Manufacturing output in the African continent accounts for less than 2% of global manufacturing production.read more...»
I am really grateful to Bob Denham from Econ Films who has shared with us this newly launched video from the International Growth Centre. It focuses on the competitive challenges facing Pakistan's football manufacturing sector as it loses market share to countries such as China and Indonesia. Footballs in Pakistan are still made mainly by hand, stitching together hexagons and pentagons - a process that leads to a lot of waste and higher unit costs and which then affects the profitability of businesses in what is already a low-margin sector.
Could a team of economists find better ways of cutting the patterns for footballs and then align the incentives of workers and owners? This is a fascinating short video which captures many aspects of the Unit 4 development economics course. Enjoy!read more...»
May 2014 marks the tenth anniversary of Poland's accession to the European Union. Poland was easily the largest of the ten countries that came into the EU single market a decade ago. It was an important economic and geo-political moment for a country of just under forty million inhabitants.
The country has always traded heavily with the EU and that trade dependency has deepened over the last ten years. According to economists at HSBC, Poland is well placed to sustain strong export growth even though much of Western Europe as a whole is struggling to escape from below trend growth.
Poland has had the most stable growth of any economy in Europe in recent years. It avoided a recession in the aftermath of the Global Financial crisis - helped in part by the depreciation of the Polish Zloty. The economy is the sixth biggest in Europe and in the top twenty five countries ranked by GDP. Steady progress in lifting relative incomes per capita towards the EU28 average has helped to grow the size of the middle-class consumer sector - a big opportunity for British businesses looking to invest in the country.read more...»
Guinea has agreed a huge new capital investment framework with a number of transnational partners including Rio Tinto and Chinalco to develop one of the world's biggest iron ore assets. This is a project that may double the country's GDP not least because as well as mining the iron ore, there is a proposal to seek funding to construct a 650km railway and a deep-water port to transport the rocks and minerals.
It is one of those examples that comes along every once in a while that prompts both students and teachers to re-visit the economics of large scale foreign direct investment projects. Is this nation building of the old style? Or is the proposed investment framework one that could be genuinely transformative for one of the world's poorest countries?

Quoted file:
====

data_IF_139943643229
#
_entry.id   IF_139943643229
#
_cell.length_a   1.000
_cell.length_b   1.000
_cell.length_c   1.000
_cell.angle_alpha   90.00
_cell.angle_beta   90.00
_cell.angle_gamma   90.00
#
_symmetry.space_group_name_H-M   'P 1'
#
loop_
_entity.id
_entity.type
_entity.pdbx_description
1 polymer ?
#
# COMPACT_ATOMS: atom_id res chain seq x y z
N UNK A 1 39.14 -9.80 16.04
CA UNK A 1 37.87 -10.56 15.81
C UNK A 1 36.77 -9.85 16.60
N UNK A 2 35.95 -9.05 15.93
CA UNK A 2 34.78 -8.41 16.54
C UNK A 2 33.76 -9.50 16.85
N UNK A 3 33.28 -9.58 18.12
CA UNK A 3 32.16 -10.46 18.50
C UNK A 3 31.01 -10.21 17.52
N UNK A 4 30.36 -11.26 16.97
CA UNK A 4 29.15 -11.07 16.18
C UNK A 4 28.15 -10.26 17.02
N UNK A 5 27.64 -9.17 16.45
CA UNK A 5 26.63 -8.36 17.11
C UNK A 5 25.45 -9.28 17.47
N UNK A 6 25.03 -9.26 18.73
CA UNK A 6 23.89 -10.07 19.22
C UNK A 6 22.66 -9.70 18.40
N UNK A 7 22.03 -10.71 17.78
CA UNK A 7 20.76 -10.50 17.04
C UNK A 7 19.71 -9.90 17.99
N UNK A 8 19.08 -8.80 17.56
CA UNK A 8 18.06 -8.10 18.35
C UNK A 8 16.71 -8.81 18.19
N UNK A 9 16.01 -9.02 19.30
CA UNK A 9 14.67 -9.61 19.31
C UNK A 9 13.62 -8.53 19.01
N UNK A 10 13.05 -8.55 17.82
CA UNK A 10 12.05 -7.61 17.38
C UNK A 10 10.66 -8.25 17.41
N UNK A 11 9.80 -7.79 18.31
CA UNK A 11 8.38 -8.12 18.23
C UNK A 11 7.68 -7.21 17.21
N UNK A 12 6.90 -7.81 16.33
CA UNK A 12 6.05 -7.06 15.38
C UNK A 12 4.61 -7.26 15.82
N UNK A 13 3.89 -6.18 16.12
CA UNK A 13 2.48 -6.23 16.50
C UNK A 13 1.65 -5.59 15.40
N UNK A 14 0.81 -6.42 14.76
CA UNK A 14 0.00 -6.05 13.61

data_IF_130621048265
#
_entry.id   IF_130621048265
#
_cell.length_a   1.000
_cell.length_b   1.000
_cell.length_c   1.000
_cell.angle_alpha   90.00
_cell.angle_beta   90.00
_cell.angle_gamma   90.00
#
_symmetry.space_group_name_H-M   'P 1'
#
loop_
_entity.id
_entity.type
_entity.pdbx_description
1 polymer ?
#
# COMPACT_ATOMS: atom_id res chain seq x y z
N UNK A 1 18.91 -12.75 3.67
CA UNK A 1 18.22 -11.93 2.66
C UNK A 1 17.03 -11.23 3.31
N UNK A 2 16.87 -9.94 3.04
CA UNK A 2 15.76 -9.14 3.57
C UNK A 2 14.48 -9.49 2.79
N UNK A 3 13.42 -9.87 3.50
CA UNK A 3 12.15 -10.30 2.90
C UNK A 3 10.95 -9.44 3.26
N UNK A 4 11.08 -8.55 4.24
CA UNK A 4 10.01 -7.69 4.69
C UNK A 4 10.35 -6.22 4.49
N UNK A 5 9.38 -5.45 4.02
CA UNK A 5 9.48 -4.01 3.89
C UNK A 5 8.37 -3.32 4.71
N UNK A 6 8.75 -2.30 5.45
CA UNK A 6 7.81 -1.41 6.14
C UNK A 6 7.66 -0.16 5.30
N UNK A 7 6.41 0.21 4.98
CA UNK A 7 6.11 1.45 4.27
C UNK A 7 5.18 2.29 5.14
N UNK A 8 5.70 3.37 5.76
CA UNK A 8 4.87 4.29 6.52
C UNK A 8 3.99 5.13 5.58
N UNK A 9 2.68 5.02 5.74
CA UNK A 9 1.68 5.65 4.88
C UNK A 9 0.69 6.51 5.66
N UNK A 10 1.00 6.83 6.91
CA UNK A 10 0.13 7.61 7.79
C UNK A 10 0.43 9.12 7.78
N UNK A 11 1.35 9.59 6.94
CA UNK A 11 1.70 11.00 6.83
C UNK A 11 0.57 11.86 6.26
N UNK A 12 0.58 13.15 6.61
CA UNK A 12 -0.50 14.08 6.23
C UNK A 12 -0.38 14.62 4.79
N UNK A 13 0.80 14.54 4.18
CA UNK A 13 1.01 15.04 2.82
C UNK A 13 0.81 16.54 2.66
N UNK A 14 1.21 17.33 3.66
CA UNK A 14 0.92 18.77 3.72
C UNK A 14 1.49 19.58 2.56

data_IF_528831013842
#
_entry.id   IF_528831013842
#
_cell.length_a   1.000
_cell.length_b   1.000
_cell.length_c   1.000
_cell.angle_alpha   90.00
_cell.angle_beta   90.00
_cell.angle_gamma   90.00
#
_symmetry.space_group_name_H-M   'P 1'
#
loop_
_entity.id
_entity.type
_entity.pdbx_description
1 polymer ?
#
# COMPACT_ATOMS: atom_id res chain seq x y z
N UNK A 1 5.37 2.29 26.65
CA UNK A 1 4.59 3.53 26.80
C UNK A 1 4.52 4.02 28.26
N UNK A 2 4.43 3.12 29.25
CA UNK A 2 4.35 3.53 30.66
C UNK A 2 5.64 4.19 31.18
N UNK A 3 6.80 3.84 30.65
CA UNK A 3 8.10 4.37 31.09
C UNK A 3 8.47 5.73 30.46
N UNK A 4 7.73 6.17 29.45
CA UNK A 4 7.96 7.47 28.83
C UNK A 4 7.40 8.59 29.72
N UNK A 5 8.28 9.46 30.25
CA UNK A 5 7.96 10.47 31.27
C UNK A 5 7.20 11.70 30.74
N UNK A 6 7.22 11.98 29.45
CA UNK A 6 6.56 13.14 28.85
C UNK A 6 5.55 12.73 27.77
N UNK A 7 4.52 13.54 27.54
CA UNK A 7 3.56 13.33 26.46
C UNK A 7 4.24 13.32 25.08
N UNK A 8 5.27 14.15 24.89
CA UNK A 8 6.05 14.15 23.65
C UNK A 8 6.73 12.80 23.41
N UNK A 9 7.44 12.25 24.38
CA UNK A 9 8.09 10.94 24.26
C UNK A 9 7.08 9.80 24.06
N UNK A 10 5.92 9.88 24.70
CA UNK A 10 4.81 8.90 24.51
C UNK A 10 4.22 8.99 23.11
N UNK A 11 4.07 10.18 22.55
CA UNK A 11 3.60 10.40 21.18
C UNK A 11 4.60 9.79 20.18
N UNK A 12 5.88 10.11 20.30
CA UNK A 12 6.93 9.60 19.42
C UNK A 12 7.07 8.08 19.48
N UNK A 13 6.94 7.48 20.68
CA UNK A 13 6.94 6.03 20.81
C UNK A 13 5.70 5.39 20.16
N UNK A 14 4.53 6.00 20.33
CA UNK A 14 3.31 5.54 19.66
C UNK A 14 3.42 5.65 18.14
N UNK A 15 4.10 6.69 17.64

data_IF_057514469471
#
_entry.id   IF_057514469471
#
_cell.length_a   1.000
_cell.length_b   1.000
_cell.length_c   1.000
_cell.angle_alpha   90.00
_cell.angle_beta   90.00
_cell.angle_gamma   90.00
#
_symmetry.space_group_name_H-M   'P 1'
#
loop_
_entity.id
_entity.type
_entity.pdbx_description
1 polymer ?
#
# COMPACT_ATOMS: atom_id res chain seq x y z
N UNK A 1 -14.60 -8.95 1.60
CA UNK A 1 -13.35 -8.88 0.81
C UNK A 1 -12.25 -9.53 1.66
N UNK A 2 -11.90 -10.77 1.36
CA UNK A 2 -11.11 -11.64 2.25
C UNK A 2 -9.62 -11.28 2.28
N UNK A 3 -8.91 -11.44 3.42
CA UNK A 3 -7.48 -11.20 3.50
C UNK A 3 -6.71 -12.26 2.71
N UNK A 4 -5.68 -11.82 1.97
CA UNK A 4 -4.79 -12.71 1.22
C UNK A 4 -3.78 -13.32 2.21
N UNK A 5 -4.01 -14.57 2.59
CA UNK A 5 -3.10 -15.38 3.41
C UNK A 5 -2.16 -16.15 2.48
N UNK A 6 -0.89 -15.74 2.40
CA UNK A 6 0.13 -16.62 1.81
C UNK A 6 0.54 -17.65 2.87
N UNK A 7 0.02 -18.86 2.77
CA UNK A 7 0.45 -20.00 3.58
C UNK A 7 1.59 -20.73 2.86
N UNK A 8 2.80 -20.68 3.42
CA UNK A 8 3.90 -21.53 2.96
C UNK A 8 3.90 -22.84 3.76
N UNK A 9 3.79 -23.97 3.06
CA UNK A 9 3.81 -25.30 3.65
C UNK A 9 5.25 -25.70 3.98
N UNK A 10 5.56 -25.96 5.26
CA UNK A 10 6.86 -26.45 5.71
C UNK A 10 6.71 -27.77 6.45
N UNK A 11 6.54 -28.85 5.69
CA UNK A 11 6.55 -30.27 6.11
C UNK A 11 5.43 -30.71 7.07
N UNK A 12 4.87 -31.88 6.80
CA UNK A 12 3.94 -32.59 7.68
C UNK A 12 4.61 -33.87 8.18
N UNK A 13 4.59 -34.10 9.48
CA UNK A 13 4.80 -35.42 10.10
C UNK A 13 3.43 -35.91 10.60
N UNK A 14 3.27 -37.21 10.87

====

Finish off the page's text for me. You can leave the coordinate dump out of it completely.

- Forecast of 45,000 new jobs created across the entire project
- State of Guinea will retain 15% of any proceeds from the mine
- In exchange, the joint venture with Rio Tinto / Chinalco will enjoy eight years' tax free operations in the country
- Production at the Simandou mine is expected to start within five years
- It will be Africa's biggest mine
Worries are growing about some of the countries in the Euro zone slipping back into double dip recession. By convention, a recession is when national output (GDP) has fallen for two successive quarters. But this is far from being news. In a substantial number of economies, output is lower than it was not just two quarters ago, but three whole years ago, at the start of 2011.
The quarterly numbers have wobbled around up and down over this period, but they are now unequivocally below the 2011 figure in Greece, Ireland, Italy, Portugal and Spain. No surprises there. But the list goes on to include Finland, the Netherlands and the Czech Republic.read more...»
Here is a short interview in which it is argued that China will increasingly focus on the quality of growth rather than the quantity. A Chinese slowdown may affect countries that have exported to China more than China itself.read more...»
Just in time for the unit 2 exam, and in good time for unit 4 students, this week's Deloitte Monday Briefing looks at the reasons behind the rapid recovery of growth in the UK. The Monday Briefing always makes very good reading, and often features analysis which is written with great clarity by Ian Stewart, their Chief Economist in the UK - to subscribe and receive an email every week, visit www.deloitte.co.uk/mondaybriefing
Below, I have copied much of this week's briefing with a little additional comment to emphasise the role of monetary and fiscal policies, and to look forward in order to consider how these may be evaluated in order to assess the contribution they may make in the near future.read more...»